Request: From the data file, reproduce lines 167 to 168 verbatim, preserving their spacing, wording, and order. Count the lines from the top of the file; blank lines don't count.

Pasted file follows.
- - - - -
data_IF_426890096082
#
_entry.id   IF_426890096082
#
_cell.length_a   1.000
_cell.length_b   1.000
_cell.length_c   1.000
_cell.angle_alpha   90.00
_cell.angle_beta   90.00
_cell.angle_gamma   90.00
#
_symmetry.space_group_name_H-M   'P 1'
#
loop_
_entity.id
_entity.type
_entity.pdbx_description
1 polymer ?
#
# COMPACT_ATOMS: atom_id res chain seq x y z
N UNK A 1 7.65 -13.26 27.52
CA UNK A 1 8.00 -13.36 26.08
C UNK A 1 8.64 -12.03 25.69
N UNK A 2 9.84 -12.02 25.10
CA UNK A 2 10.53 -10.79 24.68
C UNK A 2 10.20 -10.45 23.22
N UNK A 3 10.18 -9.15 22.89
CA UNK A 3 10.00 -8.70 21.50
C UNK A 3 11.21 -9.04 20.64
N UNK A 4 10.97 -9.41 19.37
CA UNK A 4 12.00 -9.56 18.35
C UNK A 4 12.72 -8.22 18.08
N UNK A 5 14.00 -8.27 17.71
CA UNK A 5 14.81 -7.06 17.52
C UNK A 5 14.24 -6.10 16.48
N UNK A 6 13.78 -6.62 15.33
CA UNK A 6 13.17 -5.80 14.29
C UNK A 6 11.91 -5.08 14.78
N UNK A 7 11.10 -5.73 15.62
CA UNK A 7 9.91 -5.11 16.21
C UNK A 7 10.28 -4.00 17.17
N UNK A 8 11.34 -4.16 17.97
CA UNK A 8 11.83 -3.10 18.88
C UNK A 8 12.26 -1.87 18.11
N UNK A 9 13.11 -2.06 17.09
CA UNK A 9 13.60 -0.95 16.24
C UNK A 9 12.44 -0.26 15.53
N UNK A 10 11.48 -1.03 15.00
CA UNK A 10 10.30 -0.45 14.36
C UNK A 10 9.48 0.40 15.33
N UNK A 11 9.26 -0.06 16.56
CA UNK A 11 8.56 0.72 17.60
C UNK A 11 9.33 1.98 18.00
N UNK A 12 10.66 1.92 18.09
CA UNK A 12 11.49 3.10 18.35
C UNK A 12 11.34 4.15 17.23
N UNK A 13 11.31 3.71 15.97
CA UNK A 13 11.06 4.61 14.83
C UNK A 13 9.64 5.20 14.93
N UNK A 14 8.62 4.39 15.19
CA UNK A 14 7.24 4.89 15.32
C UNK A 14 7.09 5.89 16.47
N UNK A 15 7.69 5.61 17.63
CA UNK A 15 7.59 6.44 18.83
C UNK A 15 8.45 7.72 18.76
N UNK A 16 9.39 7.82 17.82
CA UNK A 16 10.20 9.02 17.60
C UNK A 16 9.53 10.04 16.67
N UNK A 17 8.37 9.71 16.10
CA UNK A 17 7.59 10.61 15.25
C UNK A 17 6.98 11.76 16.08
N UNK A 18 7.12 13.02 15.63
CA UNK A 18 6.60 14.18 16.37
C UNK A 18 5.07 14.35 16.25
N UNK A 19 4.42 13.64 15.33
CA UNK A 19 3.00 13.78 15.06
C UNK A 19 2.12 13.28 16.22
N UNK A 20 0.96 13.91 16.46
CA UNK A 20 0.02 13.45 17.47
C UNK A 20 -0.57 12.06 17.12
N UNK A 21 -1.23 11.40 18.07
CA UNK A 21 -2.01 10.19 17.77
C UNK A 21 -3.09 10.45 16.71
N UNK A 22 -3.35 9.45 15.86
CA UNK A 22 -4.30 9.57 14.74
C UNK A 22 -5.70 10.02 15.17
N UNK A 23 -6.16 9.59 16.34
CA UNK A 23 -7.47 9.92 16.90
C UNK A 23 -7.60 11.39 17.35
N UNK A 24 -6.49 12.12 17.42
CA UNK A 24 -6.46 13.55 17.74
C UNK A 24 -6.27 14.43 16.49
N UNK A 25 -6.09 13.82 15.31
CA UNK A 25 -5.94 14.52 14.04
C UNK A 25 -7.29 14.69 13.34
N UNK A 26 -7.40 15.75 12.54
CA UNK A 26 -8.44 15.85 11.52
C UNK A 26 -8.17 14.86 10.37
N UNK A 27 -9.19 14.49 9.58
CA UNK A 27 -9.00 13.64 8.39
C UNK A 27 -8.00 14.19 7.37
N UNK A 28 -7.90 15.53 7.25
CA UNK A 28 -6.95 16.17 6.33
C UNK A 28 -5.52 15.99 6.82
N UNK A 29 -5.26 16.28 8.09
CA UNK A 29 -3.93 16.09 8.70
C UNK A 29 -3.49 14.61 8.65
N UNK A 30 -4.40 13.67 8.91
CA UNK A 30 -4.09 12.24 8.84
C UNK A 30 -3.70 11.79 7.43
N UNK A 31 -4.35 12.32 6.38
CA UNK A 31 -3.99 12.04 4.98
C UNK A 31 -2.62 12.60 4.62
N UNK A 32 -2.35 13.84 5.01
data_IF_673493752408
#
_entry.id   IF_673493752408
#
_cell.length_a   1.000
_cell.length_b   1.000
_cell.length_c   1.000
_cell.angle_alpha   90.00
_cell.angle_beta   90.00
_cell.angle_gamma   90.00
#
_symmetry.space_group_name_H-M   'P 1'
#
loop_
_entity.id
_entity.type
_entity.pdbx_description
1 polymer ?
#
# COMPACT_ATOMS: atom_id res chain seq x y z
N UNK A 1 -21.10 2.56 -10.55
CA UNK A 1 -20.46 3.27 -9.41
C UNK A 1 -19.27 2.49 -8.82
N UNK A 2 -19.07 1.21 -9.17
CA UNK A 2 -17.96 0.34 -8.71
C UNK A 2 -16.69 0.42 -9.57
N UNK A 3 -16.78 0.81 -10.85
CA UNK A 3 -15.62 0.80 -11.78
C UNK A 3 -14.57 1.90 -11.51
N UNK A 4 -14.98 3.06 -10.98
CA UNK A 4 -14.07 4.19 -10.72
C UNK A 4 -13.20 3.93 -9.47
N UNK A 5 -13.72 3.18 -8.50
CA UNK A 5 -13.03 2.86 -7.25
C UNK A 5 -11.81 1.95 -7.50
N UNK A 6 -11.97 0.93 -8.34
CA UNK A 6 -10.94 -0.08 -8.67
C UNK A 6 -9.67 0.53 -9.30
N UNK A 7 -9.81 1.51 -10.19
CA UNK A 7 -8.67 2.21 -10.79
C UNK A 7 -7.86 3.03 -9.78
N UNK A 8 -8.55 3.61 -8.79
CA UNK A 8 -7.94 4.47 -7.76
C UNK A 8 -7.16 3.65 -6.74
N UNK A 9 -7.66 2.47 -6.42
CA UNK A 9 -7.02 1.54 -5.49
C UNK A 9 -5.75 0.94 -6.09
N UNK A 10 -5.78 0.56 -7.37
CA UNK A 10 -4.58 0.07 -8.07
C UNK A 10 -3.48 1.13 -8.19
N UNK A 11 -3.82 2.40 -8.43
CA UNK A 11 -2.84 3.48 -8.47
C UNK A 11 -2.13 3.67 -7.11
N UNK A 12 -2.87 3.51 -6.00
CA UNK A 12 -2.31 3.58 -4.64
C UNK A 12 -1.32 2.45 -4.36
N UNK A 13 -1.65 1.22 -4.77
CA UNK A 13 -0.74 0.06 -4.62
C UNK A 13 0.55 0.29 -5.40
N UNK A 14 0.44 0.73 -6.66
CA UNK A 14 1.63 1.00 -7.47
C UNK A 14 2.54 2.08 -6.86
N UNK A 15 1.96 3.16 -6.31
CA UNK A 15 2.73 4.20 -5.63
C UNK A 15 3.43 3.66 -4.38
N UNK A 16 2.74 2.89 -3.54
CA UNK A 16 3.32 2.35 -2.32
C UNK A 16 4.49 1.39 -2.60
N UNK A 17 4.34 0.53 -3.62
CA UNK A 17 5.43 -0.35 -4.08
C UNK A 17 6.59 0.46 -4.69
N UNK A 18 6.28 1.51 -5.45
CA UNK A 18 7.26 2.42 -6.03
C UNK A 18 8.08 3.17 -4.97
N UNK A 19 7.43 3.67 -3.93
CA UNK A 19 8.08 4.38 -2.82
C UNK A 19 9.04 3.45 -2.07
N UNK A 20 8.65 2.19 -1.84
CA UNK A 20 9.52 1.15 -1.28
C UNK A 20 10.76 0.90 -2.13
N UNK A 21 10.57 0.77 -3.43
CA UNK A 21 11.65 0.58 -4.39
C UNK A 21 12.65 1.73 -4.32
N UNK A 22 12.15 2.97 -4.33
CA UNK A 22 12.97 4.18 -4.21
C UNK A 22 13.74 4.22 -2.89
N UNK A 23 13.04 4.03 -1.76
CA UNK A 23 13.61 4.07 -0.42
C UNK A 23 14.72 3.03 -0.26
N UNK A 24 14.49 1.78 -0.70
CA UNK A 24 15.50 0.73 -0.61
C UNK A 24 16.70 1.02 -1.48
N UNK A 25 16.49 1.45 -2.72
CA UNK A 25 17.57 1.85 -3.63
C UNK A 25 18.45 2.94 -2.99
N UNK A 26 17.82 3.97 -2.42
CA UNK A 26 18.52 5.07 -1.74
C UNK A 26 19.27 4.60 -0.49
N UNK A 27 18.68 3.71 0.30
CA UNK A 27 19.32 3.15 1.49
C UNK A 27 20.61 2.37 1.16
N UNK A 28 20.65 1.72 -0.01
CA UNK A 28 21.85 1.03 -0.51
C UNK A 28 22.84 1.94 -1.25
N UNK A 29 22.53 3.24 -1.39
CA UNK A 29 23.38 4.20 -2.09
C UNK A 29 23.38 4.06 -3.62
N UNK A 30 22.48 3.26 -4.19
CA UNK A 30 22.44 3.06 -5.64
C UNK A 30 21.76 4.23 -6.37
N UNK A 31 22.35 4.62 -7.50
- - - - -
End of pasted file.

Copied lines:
C UNK A 11 -2.13 3.67 -7.11
N UNK A 12 -2.87 3.51 -6.00